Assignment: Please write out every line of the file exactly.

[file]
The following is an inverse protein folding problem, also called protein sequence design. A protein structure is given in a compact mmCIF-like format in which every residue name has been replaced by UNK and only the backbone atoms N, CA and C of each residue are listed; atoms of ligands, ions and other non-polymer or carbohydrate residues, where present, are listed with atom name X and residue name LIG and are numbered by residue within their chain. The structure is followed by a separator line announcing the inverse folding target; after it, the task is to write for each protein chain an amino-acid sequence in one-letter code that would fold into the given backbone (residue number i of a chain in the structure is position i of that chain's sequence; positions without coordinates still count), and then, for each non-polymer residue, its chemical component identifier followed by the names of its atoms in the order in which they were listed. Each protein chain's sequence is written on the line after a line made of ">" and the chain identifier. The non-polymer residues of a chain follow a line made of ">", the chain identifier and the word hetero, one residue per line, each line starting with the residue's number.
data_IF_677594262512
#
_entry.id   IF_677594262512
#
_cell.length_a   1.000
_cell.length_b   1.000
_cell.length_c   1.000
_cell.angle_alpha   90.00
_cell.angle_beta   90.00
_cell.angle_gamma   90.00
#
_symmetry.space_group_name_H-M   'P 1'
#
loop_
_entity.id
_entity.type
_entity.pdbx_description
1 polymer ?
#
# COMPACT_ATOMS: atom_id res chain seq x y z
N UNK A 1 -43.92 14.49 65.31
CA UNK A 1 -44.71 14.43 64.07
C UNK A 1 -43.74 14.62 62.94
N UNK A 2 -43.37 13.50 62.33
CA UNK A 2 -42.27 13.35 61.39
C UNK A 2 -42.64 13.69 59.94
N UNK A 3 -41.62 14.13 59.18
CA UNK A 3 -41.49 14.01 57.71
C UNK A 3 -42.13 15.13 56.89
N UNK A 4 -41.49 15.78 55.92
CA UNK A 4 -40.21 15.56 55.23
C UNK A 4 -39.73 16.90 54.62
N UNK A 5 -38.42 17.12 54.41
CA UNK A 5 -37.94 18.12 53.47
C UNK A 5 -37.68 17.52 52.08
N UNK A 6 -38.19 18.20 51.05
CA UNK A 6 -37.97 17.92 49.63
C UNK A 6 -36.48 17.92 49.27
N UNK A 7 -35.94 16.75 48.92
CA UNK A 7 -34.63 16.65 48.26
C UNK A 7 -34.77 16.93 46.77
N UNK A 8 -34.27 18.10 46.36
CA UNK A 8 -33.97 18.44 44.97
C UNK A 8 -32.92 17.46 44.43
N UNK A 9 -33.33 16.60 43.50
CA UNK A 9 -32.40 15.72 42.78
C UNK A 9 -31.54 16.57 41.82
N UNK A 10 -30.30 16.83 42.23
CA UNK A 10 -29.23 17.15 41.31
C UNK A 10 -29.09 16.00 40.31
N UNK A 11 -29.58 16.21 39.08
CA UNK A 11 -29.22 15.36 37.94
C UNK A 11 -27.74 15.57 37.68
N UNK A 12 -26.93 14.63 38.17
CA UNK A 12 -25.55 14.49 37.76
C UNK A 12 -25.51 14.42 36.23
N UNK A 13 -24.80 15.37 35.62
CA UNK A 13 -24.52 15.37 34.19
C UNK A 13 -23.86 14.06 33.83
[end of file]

The following is an inverse protein folding problem, also called protein sequence design. A protein structure is given in a compact mmCIF-like format in which every residue name has been replaced by UNK and only the backbone atoms N, CA and C of each residue are listed; atoms of ligands, ions and other non-polymer or carbohydrate residues, where present, are listed with atom name X and residue name LIG and are numbered by residue within their chain. The structure is followed by a separator line announcing the inverse folding target; after it, the task is to write for each protein chain an amino-acid sequence in one-letter code that would fold into the given backbone (residue number i of a chain in the structure is position i of that chain's sequence; positions without coordinates still count), and then, for each non-polymer residue, its chemical component identifier followed by the names of its atoms in the order in which they were listed. Each protein chain's sequence is written on the line after a line made of ">" and the chain identifier. The non-polymer residues of a chain follow a line made of ">", the chain identifier and the word hetero, one residue per line, each line starting with the residue's number.
data_IF_677594262512
#
_entry.id   IF_677594262512
#
_cell.length_a   1.000
_cell.length_b   1.000
_cell.length_c   1.000
_cell.angle_alpha   90.00
_cell.angle_beta   90.00
_cell.angle_gamma   90.00
#
_symmetry.space_group_name_H-M   'P 1'
#
loop_
_entity.id
_entity.type
_entity.pdbx_description
1 polymer ?
#
# COMPACT_ATOMS: atom_id res chain seq x y z
N UNK A 1 -43.92 14.49 65.31
CA UNK A 1 -44.71 14.43 64.07
C UNK A 1 -43.74 14.62 62.94
N UNK A 2 -43.37 13.50 62.33
CA UNK A 2 -42.27 13.35 61.39
C UNK A 2 -42.64 13.69 59.94
N UNK A 3 -41.62 14.13 59.18
CA UNK A 3 -41.49 14.01 57.71
C UNK A 3 -42.13 15.13 56.89
N UNK A 4 -41.49 15.78 55.92
CA UNK A 4 -40.21 15.56 55.23
C UNK A 4 -39.73 16.90 54.62
N UNK A 5 -38.42 17.12 54.41
CA UNK A 5 -37.94 18.12 53.47
C UNK A 5 -37.68 17.52 52.08
N UNK A 6 -38.19 18.20 51.05
CA UNK A 6 -37.97 17.92 49.63
C UNK A 6 -36.48 17.92 49.27
N UNK A 7 -35.94 16.75 48.92
CA UNK A 7 -34.63 16.65 48.26
C UNK A 7 -34.77 16.93 46.77
N UNK A 8 -34.27 18.10 46.36
CA UNK A 8 -33.97 18.44 44.97
C UNK A 8 -32.92 17.46 44.43
N UNK A 9 -33.33 16.60 43.50
CA UNK A 9 -32.40 15.72 42.78
C UNK A 9 -31.54 16.57 41.82
N UNK A 10 -30.30 16.83 42.23
CA UNK A 10 -29.23 17.15 41.31
C UNK A 10 -29.09 16.00 40.31
N UNK A 11 -29.58 16.21 39.08
CA UNK A 11 -29.22 15.36 37.94
C UNK A 11 -27.74 15.57 37.68
N UNK A 12 -26.93 14.63 38.17
CA UNK A 12 -25.55 14.49 37.76
C UNK A 12 -25.51 14.42 36.23
N UNK A 13 -24.80 15.37 35.62
CA UNK A 13 -24.52 15.37 34.19
C UNK A 13 -23.86 14.06 33.83